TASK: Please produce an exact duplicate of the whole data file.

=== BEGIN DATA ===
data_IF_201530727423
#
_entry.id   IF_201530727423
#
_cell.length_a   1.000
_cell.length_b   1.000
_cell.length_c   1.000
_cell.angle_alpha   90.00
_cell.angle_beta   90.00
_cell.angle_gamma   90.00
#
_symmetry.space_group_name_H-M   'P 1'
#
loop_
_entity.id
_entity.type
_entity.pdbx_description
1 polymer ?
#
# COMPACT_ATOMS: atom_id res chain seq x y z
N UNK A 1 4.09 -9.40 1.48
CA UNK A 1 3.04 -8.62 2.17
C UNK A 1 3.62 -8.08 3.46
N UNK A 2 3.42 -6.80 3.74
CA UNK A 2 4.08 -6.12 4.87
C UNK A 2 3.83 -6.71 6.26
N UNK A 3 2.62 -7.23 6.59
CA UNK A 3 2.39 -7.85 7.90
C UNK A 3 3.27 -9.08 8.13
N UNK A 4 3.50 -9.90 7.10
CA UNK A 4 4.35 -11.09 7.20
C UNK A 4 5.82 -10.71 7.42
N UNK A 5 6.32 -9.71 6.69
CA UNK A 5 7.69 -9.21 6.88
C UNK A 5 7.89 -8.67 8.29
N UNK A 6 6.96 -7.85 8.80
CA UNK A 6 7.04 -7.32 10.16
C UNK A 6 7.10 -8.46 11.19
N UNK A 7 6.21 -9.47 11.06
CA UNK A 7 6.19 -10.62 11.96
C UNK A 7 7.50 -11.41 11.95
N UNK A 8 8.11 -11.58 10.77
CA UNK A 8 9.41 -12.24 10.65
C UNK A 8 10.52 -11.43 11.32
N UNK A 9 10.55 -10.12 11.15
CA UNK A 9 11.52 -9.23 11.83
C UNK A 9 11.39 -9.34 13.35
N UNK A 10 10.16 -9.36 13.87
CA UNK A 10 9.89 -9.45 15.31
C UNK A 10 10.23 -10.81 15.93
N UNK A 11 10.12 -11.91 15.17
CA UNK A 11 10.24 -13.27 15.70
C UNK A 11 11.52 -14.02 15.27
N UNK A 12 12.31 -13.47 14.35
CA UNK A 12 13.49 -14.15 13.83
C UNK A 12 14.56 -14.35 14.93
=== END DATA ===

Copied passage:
data_IF_201530727423
#
_entry.id   IF_201530727423
#
_cell.length_a   1.000
_cell.length_b   1.000
_cell.length_c   1.000
_cell.angle_alpha   90.00
_cell.angle_beta   90.00
_cell.angle_gamma   90.00
#
_symmetry.space_group_name_H-M   'P 1'
#
loop_
_entity.id
_entity.type
_entity.pdbx_description
1 polymer ?
#
# COMPACT_ATOMS: atom_id res chain seq x y z
N UNK A 1 4.09 -9.40 1.48
CA UNK A 1 3.04 -8.62 2.17
C UNK A 1 3.62 -8.08 3.46
N UNK A 2 3.42 -6.80 3.74
CA UNK A 2 4.08 -6.12 4.87
C UNK A 2 3.83 -6.71 6.26
N UNK A 3 2.62 -7.23 6.59
CA UNK A 3 2.39 -7.85 7.90
C UNK A 3 3.27 -9.08 8.13
N UNK A 4 3.50 -9.90 7.10
CA UNK A 4 4.35 -11.09 7.20
C UNK A 4 5.82 -10.71 7.42
N UNK A 5 6.32 -9.71 6.69
CA UNK A 5 7.69 -9.21 6.88
C UNK A 5 7.89 -8.67 8.29
N UNK A 6 6.96 -7.85 8.80
CA UNK A 6 7.04 -7.32 10.16
C UNK A 6 7.10 -8.46 11.19
N UNK A 7 6.21 -9.47 11.06
CA UNK A 7 6.19 -10.62 11.96
C UNK A 7 7.50 -11.41 11.95
N UNK A 8 8.11 -11.58 10.77
CA UNK A 8 9.41 -12.24 10.65
C UNK A 8 10.52 -11.43 11.32
N UNK A 9 10.55 -10.12 11.15
CA UNK A 9 11.52 -9.23 11.83
C UNK A 9 11.39 -9.34 13.35
N UNK A 10 10.16 -9.36 13.87
CA UNK A 10 9.89 -9.45 15.31
C UNK A 10 10.23 -10.81 15.93
N UNK A 11 10.12 -11.91 15.17
CA UNK A 11 10.24 -13.27 15.70
C UNK A 11 11.52 -14.02 15.27
N UNK A 12 12.31 -13.47 14.35
CA UNK A 12 13.49 -14.15 13.83
C UNK A 12 14.56 -14.35 14.93